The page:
I purchased a DeLorme InReach to communicate with the wives so they wouldn’t make a fruitless 400 mile round trip to the takeout. I had it, my arthritis medicine, spare glasses, First Aid kit, headlights, waterproof camera, and all my snacks in a Ribz vest. I had everything packed in the kayak and then took the vest out to add something to it and forgot it when my brothers in law picked me up. I also forgot my helmet and wetsuit so I kayaked each day in a thin pair of polypro under a pair RailRiders Ecomesh pants–not adequate in the least. One of my brothers in law hung a pair of his polypro on a reed over a campfire to dry them out and they slid off into the fire. I started to fish them out and he told me to leave them there. After a few minutes of watching them burn and sizzle, he mentioned he had another pair. I grabbed them out of the fire, stomped them out, and used the scissors on my Leatherman to cut off all the sharp melted edges to all the holes. I wore them on top of my polypro and the last two days, my legs were much warmer. I’m keeping them–they’re a badge of honor! I did have sufficient top layers to sort of manage my upper body, except when everything was wet from the large standing waves, which was often. I used pogies on my paddle for my hands–they kept my hands at the perfect temperature the whole time.

    We got to the takeout an hour before the wives and quickly changed into more presentable clothing and cleaned up as best as possible. We figured if they didn’t drive off at first sight of us, they’d surely do so at first whiff.

    I’ve never been so cold, wet, and miserable for five days in my life. It was awesome!

  10. I have this Esbit CS985H-EX cookset but use a Trangia burner (with the Esbit simmer ring, because of it’s folding handle). The boil time is faster for the Trangia burner over the Esbit, because the Esbit burner has alternating (small/larger/small/larger) size of burner holes for some reason. I already had the Trangia burner, but I suppose you could use a drill bit to enlarge the smaller holes in the Esbit burner to increase efficiency.
    I also carry a very light rolled aluminum windscreen that covers about 80% of the circumference of the pot stand that also increases efficiency and decreases boil time. When I am backpacking and know I will be cooking meals (rather than just boiling), I use the same burner but with a ClikStand® S-1 stove and Evernew 1.3l Ti pot.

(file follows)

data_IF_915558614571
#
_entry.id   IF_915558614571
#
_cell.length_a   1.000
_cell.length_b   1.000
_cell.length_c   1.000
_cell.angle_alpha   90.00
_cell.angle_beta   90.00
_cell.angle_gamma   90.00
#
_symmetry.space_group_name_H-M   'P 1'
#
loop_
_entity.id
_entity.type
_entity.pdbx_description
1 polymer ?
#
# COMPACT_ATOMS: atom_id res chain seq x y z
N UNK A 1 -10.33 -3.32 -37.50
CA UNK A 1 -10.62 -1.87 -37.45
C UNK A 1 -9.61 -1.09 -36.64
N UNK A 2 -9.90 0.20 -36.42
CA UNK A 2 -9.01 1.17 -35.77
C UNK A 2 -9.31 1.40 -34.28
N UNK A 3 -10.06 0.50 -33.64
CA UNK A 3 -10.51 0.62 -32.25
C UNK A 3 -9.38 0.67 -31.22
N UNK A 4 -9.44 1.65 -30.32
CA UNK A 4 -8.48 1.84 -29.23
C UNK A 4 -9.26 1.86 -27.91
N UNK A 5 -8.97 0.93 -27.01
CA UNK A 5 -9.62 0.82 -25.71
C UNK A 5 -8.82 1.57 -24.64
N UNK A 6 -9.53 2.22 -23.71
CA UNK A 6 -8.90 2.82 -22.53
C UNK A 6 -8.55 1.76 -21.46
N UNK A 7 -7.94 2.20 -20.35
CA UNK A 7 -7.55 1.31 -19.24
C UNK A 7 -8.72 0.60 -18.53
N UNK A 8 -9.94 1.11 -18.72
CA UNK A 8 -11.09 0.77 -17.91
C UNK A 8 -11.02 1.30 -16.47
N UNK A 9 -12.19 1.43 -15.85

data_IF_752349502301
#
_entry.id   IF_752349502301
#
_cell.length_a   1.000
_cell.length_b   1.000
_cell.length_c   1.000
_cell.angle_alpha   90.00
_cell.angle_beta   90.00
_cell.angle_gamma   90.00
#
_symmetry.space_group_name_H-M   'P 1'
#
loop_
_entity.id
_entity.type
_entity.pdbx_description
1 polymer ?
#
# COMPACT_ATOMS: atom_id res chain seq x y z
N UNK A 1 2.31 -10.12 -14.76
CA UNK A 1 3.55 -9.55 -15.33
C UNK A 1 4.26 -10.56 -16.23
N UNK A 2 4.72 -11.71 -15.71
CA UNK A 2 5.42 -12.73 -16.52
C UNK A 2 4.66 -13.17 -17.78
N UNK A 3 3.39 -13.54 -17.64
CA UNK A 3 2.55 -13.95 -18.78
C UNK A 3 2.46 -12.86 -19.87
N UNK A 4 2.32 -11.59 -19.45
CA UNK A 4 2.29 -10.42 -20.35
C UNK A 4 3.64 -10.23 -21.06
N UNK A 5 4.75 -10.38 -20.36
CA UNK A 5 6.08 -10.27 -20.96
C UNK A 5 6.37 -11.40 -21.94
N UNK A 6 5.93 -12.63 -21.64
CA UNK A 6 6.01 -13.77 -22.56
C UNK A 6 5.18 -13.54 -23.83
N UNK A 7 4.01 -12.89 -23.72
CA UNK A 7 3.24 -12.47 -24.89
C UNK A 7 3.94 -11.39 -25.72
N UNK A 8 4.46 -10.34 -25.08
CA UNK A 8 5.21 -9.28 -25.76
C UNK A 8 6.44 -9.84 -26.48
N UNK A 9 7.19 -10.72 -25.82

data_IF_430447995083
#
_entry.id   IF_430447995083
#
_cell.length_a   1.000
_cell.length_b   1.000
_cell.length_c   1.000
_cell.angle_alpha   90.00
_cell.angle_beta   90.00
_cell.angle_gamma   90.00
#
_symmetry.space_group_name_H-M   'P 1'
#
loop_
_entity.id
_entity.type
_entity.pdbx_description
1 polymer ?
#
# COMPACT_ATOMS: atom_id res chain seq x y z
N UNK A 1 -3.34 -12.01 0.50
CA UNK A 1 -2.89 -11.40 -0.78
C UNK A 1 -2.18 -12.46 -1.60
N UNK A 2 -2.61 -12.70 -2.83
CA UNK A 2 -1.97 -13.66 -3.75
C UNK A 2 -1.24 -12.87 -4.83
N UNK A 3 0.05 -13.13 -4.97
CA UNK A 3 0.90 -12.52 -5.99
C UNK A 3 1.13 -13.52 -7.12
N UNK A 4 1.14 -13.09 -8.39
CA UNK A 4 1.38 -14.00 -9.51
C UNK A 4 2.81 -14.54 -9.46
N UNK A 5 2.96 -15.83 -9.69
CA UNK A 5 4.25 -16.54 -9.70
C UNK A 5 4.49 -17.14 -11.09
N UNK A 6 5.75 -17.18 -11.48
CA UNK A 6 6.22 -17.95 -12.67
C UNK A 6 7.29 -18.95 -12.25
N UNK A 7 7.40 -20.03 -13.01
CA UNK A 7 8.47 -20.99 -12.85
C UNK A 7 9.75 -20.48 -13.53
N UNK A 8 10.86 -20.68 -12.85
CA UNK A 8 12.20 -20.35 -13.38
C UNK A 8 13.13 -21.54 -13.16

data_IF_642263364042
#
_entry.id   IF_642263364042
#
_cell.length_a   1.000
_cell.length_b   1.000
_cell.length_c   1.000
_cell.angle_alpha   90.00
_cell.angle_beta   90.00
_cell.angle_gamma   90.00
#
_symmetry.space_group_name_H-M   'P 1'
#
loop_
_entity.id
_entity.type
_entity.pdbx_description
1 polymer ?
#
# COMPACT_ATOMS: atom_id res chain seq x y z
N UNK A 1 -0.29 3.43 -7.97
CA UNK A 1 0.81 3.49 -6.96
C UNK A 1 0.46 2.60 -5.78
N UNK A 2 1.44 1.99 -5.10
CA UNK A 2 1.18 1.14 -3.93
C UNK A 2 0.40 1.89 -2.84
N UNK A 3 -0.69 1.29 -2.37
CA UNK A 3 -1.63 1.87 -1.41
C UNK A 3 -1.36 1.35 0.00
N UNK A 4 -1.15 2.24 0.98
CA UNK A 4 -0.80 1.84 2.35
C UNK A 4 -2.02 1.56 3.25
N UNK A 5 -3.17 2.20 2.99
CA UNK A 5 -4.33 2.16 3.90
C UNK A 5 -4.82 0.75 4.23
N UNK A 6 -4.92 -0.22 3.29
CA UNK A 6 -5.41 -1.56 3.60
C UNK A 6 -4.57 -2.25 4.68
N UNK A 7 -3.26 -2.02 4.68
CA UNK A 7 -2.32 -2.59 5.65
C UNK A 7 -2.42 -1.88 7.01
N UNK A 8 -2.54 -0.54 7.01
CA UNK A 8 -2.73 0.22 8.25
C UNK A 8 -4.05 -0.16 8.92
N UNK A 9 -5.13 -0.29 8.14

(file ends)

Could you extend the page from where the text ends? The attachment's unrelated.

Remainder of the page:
If you want to use Esbit solid fuel (and I have never experienced a noticeable buildup of soot) with this cookset, Esbit makes a solid fuel base (actually from a CS985HA cookset) that raises the solid fuel tablet to the correct height for maximum efficiency, and I suspect will limit the amount of sooting caused by having the flame too far from the base of the pot.

  11. I have the Esbit stove with heat exchanger and it is a dream. You can carryall of the alcohol in the burner container for using for a number of days, or just put in a little bit of the alcohol and carry an alcohol squeeze bottle that can be closed off at the folding spout. It adds to your carry weight, but certainly not as much as a heavier stove alone would. I carry some foil and solid fuel tabs too as a back up, along with a little roll up windscreen. Have tried the Trangia and Esbit and the Alocs burners and they seem pretty much alike, except for the little close-off folding handle for the Esbit and Alocs. They all seemed to boil the pot of water in less than 5 minutes, possible 4. But it is the heat exchanger that does the trick.

  12. RockyTrails, I agree about alcohol stoves. There is little that effects the burning. Most of the heat transfers are a product of the HE/size of the burner/wind resistance/pot diameter & material, etc…not the fuel. Alky burns very clean normally, just enough oxygen in the air for the size of the molecule. Though, ethanol is slightly harder to burn than methanol.

    Heat Exchangers are only a cheat. They increase the area of the pot that can absorb heat. In a well tuned system, they may not help at all. They generally only capture excess heat that would otherwise be lost.

  13. The Esbit and Terra Weekend are identical. The Terra will fit in the Esbit pot stand, and the small pot/lids are interchangeable. I’m planning on using the large Terra pot for its heat exhanger with the small esbit pot because it has the ridge to fit in the stand.